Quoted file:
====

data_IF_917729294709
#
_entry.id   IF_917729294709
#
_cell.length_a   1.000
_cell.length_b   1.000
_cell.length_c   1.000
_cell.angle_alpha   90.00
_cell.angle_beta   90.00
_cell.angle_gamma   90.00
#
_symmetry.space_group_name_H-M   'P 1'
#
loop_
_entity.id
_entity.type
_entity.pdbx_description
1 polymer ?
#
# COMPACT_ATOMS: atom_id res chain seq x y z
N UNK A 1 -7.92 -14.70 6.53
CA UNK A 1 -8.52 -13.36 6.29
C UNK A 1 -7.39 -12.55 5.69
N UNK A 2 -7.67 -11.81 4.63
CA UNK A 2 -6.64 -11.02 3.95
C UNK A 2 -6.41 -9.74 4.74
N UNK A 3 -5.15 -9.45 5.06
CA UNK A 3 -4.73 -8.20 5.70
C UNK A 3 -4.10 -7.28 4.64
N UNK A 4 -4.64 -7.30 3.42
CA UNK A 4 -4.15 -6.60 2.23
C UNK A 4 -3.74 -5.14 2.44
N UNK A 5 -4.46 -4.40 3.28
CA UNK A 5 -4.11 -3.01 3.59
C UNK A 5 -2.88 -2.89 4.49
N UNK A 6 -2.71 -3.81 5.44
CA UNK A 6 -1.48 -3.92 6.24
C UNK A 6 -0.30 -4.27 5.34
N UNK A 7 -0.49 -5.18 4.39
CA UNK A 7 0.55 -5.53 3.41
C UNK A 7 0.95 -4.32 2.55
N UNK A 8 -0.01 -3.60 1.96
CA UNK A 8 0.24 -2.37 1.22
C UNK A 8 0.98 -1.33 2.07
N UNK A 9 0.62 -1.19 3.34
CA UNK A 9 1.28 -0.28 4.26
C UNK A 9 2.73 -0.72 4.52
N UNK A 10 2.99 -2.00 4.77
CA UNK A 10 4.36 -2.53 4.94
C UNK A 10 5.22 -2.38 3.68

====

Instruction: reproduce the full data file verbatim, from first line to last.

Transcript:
data_IF_917729294709
#
_entry.id   IF_917729294709
#
_cell.length_a   1.000
_cell.length_b   1.000
_cell.length_c   1.000
_cell.angle_alpha   90.00
_cell.angle_beta   90.00
_cell.angle_gamma   90.00
#
_symmetry.space_group_name_H-M   'P 1'
#
loop_
_entity.id
_entity.type
_entity.pdbx_description
1 polymer ?
#
# COMPACT_ATOMS: atom_id res chain seq x y z
N UNK A 1 -7.92 -14.70 6.53
CA UNK A 1 -8.52 -13.36 6.29
C UNK A 1 -7.39 -12.55 5.69
N UNK A 2 -7.67 -11.81 4.63
CA UNK A 2 -6.64 -11.02 3.95
C UNK A 2 -6.41 -9.74 4.74
N UNK A 3 -5.15 -9.45 5.06
CA UNK A 3 -4.73 -8.20 5.70
C UNK A 3 -4.10 -7.28 4.64
N UNK A 4 -4.64 -7.30 3.42
CA UNK A 4 -4.15 -6.60 2.23
C UNK A 4 -3.74 -5.14 2.44
N UNK A 5 -4.46 -4.40 3.28
CA UNK A 5 -4.11 -3.01 3.59
C UNK A 5 -2.88 -2.89 4.49
N UNK A 6 -2.71 -3.81 5.44
CA UNK A 6 -1.48 -3.92 6.24
C UNK A 6 -0.30 -4.27 5.34
N UNK A 7 -0.49 -5.18 4.39
CA UNK A 7 0.55 -5.53 3.41
C UNK A 7 0.95 -4.32 2.55
N UNK A 8 -0.01 -3.60 1.96
CA UNK A 8 0.24 -2.37 1.22
C UNK A 8 0.98 -1.33 2.07
N UNK A 9 0.62 -1.19 3.34
CA UNK A 9 1.28 -0.28 4.26
C UNK A 9 2.73 -0.72 4.52
N UNK A 10 2.99 -2.00 4.77
CA UNK A 10 4.36 -2.53 4.94
C UNK A 10 5.22 -2.38 3.68